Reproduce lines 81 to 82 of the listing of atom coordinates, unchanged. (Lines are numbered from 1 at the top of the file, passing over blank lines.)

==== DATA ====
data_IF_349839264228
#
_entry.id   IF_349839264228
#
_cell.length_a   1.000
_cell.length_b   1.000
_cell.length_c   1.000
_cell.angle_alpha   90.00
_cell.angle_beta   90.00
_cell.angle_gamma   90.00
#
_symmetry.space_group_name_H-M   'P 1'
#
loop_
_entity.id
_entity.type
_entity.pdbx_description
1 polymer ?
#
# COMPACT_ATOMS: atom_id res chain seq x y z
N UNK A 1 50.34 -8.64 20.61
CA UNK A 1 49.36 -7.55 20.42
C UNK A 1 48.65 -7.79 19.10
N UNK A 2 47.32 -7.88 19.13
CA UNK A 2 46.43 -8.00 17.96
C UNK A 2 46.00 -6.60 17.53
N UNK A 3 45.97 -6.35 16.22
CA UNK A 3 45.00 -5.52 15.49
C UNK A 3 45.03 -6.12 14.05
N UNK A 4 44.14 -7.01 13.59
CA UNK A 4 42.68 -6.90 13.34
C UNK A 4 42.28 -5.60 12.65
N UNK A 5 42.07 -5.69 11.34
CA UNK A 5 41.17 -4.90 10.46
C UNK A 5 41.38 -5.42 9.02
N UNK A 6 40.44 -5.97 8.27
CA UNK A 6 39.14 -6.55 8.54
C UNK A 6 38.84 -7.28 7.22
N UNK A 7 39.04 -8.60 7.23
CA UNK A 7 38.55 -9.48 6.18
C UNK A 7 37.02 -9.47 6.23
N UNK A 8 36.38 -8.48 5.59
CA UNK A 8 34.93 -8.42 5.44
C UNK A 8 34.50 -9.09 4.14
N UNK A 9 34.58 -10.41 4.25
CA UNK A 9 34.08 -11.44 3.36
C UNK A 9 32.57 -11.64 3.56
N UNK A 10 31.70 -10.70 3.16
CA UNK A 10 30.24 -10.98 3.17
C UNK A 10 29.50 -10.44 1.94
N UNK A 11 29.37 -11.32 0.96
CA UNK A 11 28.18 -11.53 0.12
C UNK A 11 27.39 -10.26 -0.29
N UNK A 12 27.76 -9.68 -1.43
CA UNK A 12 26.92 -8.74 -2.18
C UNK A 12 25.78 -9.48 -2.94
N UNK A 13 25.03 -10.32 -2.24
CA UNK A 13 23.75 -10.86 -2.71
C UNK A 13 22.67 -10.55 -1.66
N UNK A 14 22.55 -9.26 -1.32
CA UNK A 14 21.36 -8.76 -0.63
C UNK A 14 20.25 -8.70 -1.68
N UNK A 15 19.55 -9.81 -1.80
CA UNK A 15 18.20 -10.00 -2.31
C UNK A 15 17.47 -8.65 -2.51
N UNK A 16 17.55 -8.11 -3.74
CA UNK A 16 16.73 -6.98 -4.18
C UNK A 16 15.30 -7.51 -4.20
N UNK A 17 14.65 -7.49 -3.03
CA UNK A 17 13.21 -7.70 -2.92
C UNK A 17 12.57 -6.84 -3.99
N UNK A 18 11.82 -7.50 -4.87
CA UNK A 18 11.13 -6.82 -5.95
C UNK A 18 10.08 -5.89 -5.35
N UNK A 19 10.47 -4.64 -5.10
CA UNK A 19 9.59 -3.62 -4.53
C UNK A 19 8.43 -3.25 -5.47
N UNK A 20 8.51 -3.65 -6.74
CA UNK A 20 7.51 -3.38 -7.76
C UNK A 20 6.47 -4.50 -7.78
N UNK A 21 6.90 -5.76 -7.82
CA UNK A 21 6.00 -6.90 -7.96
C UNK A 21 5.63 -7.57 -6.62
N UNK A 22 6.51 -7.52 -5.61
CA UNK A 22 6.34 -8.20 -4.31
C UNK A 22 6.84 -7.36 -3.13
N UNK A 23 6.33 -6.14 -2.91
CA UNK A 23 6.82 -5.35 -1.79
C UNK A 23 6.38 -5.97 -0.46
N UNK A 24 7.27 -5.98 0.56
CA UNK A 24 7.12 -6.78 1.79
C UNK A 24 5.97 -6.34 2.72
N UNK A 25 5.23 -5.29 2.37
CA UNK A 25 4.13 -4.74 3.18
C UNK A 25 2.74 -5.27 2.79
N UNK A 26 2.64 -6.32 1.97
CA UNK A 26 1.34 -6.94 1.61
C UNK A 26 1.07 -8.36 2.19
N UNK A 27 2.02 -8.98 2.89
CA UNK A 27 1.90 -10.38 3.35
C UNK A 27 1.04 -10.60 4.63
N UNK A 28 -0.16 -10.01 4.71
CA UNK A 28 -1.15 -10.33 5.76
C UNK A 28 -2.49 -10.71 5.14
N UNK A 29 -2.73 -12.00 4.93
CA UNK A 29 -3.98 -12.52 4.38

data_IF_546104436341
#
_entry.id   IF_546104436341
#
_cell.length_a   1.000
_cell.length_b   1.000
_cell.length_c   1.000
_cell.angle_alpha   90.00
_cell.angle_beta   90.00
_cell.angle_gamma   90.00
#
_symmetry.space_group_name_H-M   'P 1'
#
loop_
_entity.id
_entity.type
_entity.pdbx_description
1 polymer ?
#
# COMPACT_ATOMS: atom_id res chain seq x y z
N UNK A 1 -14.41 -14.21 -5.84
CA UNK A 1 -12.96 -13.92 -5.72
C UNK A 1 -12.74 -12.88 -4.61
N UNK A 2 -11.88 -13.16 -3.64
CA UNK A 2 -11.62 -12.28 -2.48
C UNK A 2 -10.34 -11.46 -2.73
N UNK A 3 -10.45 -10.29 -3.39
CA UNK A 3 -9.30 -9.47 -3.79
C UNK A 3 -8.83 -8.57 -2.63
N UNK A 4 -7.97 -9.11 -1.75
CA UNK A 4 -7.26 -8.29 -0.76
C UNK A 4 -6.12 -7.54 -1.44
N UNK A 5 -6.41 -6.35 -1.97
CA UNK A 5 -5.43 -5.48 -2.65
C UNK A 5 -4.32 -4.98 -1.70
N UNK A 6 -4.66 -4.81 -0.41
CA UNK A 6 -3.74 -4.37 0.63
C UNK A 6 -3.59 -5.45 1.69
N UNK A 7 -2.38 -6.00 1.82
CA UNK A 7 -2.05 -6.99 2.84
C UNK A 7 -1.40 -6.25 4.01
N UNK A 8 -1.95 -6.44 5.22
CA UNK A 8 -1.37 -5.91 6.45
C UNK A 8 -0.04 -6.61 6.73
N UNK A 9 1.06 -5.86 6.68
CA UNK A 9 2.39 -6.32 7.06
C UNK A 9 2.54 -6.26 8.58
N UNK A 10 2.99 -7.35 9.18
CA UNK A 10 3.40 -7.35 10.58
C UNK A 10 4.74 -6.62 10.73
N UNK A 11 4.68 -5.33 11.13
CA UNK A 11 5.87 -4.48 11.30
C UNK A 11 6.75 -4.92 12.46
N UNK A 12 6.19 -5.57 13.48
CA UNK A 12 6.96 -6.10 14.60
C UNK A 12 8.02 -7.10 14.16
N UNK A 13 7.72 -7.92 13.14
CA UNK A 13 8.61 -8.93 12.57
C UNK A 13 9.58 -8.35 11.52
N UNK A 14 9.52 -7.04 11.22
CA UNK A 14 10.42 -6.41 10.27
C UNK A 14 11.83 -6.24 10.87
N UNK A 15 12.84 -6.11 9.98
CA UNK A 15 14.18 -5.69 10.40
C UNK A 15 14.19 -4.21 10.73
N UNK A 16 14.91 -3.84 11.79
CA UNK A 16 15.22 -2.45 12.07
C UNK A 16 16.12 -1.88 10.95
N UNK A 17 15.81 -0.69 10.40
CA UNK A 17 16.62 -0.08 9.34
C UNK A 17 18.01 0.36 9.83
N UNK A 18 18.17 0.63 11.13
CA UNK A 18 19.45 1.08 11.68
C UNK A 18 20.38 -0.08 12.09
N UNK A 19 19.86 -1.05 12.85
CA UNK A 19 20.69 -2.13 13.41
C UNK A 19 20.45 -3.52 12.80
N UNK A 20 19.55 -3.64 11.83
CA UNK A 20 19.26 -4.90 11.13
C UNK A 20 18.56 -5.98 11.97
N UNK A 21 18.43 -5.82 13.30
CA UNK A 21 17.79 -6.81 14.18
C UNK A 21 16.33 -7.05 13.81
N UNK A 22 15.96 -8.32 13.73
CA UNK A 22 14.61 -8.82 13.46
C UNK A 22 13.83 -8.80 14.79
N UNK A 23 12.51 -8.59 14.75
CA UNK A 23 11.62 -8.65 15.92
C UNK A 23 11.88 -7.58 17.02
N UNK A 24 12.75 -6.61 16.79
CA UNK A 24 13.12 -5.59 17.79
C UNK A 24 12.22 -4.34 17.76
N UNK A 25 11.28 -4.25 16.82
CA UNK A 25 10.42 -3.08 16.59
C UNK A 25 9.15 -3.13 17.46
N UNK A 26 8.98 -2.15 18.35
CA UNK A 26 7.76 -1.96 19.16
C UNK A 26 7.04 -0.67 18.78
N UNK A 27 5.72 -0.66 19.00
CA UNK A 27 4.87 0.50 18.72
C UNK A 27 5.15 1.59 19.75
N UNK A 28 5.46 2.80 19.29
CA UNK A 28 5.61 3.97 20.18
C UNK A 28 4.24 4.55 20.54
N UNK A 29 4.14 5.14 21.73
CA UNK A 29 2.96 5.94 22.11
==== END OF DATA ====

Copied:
N UNK A 21 6.90 -5.76 -7.82
CA UNK A 21 6.00 -6.90 -7.96